Practical ecological knowledge for the temperate reader.

Athyrium filix-femina - Lady fern

Family: Dryopteridaceae (Wood Fern family) [E-flora]

Subtaxa Present in B.C.

"Athyrium filix-femina is a deciduous Fern growing to 0.6 m (2ft) by 0.5 m (1ft 8in) at a medium rate.
It is hardy to zone (UK) 2. The seeds ripen from Jul to August.
Suitable for: light (sandy), medium (loamy) and heavy (clay) soils, prefers well-drained soil and can grow in heavy clay soil. Suitable pH: acid, neutral and basic (alkaline) soils and can grow in very acid soils.
It can grow in full shade (deep woodland) or semi-shade (light woodland). It prefers moist soil." [PFAF]

"General: Deciduous perennial arising from a short, stout rhizome." [IFBC-E-flora]

"Leaves: Numerous, in vase-like tufts, 30-180 cm long, 10-70 cm wide, broadly lanceolate, broadest in the middle and gradually narrowed both to the base and to the top, 2-pinnate with pinnae divided into numerous ultimate segments." [IFBC-E-flora]

"Habitat / Range
Mesic to wet alluvial forests, glades, streambanks, gullies, slidetracks, meadows, swamps and rock outcrops from the lowland and steppe to alpine zones; common throughout BC; amphiberingian, N to AK, YT and NT, E to NF and S to SD, NM, AZ and CA; E Asia." [IFBC-E-flora] "Moist sheltered woods, hedgebanks and ravines[4], usually on acidic soils but also found in drier and more open habitats[187]. Throughout the N. Temperate zone, including Britain, to the mountains of India, tropical S. America " [PFAF]

Status: Native [E-flora]

"The fresh shoots contain thiaminase, an enzyme that robs the body of its vitamin B complex. In small quantities this enzyme will do no harm to people eating an adequate diet that is rich in vitamin B, though large quantities can cause severe health problems. The enzyme is destroyed by heat or thorough drying, so cooking the plant will remove the thiaminase[172]. Although we have found no reports for this species, a number of ferns also contain carcinogens so some caution is advisable[200]." [PFAF]

Ecological Indicator Information

"A shade-tolerant, submontane to montane, circumpolar fern distributed in Pacific, Cordilleran, and Atlantic North America. Occurs on very moist to wet, nitrogen-rich soils within boreal, temperate, and mesothermal climates. Plentiful to abundant (occasionally dominant) in non-forested communities or forest understories on water-receiving (alluvial, floodplain, seepage, and stream-edge) sites; often inhabits water-collecting (swamps and fens) sites. A nitrophytic species characteristic of Moder and Mull humus forms." (Information applies to coastal locations only) [IPBC-E-flora]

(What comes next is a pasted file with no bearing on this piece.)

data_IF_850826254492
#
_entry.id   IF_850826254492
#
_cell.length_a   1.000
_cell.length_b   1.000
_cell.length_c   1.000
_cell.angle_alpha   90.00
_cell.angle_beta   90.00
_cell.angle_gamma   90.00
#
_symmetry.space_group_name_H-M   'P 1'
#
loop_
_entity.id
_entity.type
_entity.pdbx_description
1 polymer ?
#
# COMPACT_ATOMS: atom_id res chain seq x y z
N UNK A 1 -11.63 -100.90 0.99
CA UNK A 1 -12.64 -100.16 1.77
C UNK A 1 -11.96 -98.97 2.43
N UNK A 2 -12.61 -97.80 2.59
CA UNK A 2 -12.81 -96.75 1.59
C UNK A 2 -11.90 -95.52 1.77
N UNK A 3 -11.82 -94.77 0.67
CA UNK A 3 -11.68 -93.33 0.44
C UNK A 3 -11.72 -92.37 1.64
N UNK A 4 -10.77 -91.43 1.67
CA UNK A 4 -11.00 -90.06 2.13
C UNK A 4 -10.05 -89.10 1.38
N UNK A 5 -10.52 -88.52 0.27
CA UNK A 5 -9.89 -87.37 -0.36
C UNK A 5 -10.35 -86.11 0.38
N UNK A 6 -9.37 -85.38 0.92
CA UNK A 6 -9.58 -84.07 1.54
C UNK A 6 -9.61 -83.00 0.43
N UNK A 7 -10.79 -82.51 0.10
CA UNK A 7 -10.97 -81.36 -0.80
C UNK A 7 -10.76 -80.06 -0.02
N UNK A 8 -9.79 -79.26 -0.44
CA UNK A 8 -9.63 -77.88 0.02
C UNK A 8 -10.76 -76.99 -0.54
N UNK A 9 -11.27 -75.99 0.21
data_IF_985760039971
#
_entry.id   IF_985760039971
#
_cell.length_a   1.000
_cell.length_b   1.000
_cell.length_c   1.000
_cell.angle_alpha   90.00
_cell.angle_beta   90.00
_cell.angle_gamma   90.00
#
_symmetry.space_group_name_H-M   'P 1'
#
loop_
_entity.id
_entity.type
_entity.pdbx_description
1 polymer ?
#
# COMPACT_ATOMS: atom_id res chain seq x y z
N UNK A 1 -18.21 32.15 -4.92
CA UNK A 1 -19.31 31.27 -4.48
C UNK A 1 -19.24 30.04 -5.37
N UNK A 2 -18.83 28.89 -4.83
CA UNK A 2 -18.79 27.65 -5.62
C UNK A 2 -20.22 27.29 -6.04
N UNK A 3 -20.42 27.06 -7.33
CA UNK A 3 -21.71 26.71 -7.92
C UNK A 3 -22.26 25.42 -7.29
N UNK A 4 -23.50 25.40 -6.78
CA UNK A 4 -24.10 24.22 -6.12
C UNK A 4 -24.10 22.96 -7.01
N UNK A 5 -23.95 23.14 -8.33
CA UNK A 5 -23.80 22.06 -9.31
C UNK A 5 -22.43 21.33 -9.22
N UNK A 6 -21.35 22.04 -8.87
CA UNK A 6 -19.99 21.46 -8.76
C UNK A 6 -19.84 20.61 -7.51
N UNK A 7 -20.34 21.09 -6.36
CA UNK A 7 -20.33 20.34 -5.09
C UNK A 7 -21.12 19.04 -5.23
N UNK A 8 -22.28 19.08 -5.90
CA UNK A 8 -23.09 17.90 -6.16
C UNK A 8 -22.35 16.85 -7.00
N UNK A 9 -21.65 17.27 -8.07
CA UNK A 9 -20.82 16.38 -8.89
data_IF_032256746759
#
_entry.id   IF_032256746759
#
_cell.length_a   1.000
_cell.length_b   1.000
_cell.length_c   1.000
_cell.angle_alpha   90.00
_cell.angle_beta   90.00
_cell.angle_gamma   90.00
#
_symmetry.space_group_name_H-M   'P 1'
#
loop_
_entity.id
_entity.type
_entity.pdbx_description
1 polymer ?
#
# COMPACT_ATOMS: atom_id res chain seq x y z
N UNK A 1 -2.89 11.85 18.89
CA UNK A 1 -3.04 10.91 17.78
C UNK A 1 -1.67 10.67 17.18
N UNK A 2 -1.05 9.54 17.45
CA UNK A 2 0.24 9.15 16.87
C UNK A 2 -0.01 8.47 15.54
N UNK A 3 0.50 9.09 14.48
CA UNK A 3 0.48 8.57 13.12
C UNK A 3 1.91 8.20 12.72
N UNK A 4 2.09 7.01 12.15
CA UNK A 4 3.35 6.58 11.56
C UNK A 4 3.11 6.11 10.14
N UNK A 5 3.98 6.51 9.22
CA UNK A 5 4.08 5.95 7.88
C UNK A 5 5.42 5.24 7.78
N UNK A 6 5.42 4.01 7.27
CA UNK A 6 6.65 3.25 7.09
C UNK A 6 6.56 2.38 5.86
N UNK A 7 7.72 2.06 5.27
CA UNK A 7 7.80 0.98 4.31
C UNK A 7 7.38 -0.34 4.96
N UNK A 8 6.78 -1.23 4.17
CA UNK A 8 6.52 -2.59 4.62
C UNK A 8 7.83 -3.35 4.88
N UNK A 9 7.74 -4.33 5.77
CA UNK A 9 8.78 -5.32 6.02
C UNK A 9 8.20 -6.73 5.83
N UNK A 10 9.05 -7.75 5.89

Edible Uses

Medicinal Uses

"A root tea is made for relieving caked breasts in a nursing mother. It is also used for various female disorders. Among the whites,229 the root is used for its anthelminthic and vermifuge properties." [HuronSmith Zuni]

Other Usage


"Tannins (8%)" [PDR]
"C-glucosyl flavones: including mangiferin" [PDR]
Phytoecdysones [PDR]
Amaroids [PDR]
"Saponin: including the steroid saponin osladin" [PDR]
Essential oil [PDR]

"An easily grown plant[4], it is calcifuge and prefers an acid soil with a pH from 4.5 to 6.5, but it tolerates alkaline soils if plenty of leaf mould is added[200]. Grows well in heavy clay soils. Prefers a moist sheltered site with moderately high atmospheric humidity[200]. A very ornamental [1] and polymorphic species, there are many named varieties selected for their ornamental value[187]. Members of this genus are rarely if ever troubled by browsing deer[233]." [PFAF]

"Spores - surface sow in a pot of sterile compost in a shady part of the greenhouse and keep moist, this is most easily done by putting the pot in a plastic bag. Pot up small clumps of the plants when they are large enough to handle and keep them moist until they are established. Plant out in late spring of the following year. Division in spring as plants come into growth. Larger divisions can be planted straight into their permanent positions whilst smaller clumps are best potted up and kept in a cold frame until they are growing away well." [PFAF]

Aspidium filix-femina (L.) Sw. Synonym ** Confidence []
Asplenium dombeyi (Desv.) Mett. Synonym ** Confidence []
Asplenium filix-femina (L.) Bernh. Synonym ** Confidence []
Lastrea filix-femina (L.) Colomb Synonym ** Confidence []
Nephrodium filix-femina (L.) Michx. Synonym ** Confidence []
Polypodium filix-femina L. Synonym ** Confidence []


Athyrium Sp. - Lady Fern

"Rhizome short-creeping to suberect, stout. Leaf: stipe stout, fleshy, easily crushed, straw-colored except base generally blackened, base scaly, ×-section with 2 crescent-shaped vascular strands; blade generally >= 2-pinnate, pinnae of equal sides, ± glabrous or minutely hairy, veins free. Sporangia: sori ± round, ± oblong, or J-shaped; indusia 0, oblong, J-shaped, or reniform, laterally attached.
± 100 species: generally northern temperate, especially eastern Asia. (Greek: doorless, from enclosed sori)" [Jepson]

Local Species;

  1. Athyrium filix-femina - lady fern [E-flora]
  2. Athyrium distentifolium - alpine lady fern [E-flora]


Athyrium distentifolium - alpine lady fern

Subtaxa Present in B.C.

"General: Deciduous perennial arising from a short, stout rhizome." [IFBC-E-flora]

"Habitat/Range Dry to moist talus slopes, rocks and rocky meadows in the subalpine and alpine zones; infrequent in S BC, rare northward; N to AK, YT and NT, disjunct in PQ and NF and S to CO, UT, NE and CA." [IFBC-E-flora]

"Notes: Fuchs (1974) showed that the name, Athyrium alpestre (Hoppe) Ryland is a later homonym of A. alpestre Clairv. and must be rejected." [IFBC-E-flora]

Status: Unlisted [E-flora]


Page last modified on Friday, January 22, 2021 4:56 AM